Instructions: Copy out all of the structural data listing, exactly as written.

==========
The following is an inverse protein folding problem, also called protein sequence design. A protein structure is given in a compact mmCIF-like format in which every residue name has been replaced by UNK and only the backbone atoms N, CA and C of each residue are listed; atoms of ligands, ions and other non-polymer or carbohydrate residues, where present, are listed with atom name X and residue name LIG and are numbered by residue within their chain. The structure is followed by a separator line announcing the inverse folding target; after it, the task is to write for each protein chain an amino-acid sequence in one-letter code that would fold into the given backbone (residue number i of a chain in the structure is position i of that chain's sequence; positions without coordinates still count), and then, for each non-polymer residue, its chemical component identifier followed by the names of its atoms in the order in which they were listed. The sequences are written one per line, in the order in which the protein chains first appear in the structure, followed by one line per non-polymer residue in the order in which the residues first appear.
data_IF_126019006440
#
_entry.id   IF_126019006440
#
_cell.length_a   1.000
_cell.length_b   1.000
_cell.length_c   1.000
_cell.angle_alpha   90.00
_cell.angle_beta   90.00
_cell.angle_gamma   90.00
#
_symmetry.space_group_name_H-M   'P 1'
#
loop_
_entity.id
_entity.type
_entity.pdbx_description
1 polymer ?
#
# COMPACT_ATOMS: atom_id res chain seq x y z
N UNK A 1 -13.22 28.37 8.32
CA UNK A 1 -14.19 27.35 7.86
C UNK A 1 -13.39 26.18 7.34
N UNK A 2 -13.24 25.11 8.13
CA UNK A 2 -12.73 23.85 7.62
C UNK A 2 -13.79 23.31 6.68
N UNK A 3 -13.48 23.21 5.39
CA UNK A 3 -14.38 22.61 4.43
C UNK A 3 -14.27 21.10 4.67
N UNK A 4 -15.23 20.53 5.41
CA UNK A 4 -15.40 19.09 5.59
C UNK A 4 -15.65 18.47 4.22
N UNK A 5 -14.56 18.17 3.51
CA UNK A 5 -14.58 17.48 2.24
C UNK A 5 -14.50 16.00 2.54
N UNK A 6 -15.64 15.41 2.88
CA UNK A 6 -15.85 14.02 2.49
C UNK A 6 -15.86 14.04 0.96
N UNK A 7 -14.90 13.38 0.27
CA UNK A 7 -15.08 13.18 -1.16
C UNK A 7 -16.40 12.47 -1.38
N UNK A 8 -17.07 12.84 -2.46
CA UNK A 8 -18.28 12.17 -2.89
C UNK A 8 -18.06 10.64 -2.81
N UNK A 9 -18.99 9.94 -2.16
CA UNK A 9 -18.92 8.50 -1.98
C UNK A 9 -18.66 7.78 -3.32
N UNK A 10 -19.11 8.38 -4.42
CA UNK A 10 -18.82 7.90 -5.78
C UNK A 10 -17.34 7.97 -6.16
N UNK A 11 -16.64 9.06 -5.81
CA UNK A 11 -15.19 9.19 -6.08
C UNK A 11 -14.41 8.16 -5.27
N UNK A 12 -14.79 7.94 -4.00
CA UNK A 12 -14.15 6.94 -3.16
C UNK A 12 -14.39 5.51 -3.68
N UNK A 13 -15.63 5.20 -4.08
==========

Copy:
The following is an inverse protein folding problem, also called protein sequence design. A protein structure is given in a compact mmCIF-like format in which every residue name has been replaced by UNK and only the backbone atoms N, CA and C of each residue are listed; atoms of ligands, ions and other non-polymer or carbohydrate residues, where present, are listed with atom name X and residue name LIG and are numbered by residue within their chain. The structure is followed by a separator line announcing the inverse folding target; after it, the task is to write for each protein chain an amino-acid sequence in one-letter code that would fold into the given backbone (residue number i of a chain in the structure is position i of that chain's sequence; positions without coordinates still count), and then, for each non-polymer residue, its chemical component identifier followed by the names of its atoms in the order in which they were listed. The sequences are written one per line, in the order in which the protein chains first appear in the structure, followed by one line per non-polymer residue in the order in which the residues first appear.
data_IF_126019006440
#
_entry.id   IF_126019006440
#
_cell.length_a   1.000
_cell.length_b   1.000
_cell.length_c   1.000
_cell.angle_alpha   90.00
_cell.angle_beta   90.00
_cell.angle_gamma   90.00
#
_symmetry.space_group_name_H-M   'P 1'
#
loop_
_entity.id
_entity.type
_entity.pdbx_description
1 polymer ?
#
# COMPACT_ATOMS: atom_id res chain seq x y z
N UNK A 1 -13.22 28.37 8.32
CA UNK A 1 -14.19 27.35 7.86
C UNK A 1 -13.39 26.18 7.34
N UNK A 2 -13.24 25.11 8.13
CA UNK A 2 -12.73 23.85 7.62
C UNK A 2 -13.79 23.31 6.68
N UNK A 3 -13.48 23.21 5.39
CA UNK A 3 -14.38 22.61 4.43
C UNK A 3 -14.27 21.10 4.67
N UNK A 4 -15.23 20.53 5.41
CA UNK A 4 -15.40 19.09 5.59
C UNK A 4 -15.65 18.47 4.22
N UNK A 5 -14.56 18.17 3.51
CA UNK A 5 -14.58 17.48 2.24
C UNK A 5 -14.50 16.00 2.54
N UNK A 6 -15.64 15.41 2.88
CA UNK A 6 -15.85 14.02 2.49
C UNK A 6 -15.86 14.04 0.96
N UNK A 7 -14.90 13.38 0.27
CA UNK A 7 -15.08 13.18 -1.16
C UNK A 7 -16.40 12.47 -1.38
N UNK A 8 -17.07 12.84 -2.46
CA UNK A 8 -18.28 12.17 -2.89
C UNK A 8 -18.06 10.64 -2.81
N UNK A 9 -18.99 9.94 -2.16
CA UNK A 9 -18.92 8.50 -1.98
C UNK A 9 -18.66 7.78 -3.32
N UNK A 10 -19.11 8.38 -4.42
CA UNK A 10 -18.82 7.90 -5.78
C UNK A 10 -17.34 7.97 -6.16
N UNK A 11 -16.64 9.06 -5.81
CA UNK A 11 -15.19 9.19 -6.08
C UNK A 11 -14.41 8.16 -5.27
N UNK A 12 -14.79 7.94 -4.00
CA UNK A 12 -14.15 6.94 -3.16
C UNK A 12 -14.39 5.51 -3.68
N UNK A 13 -15.63 5.20 -4.08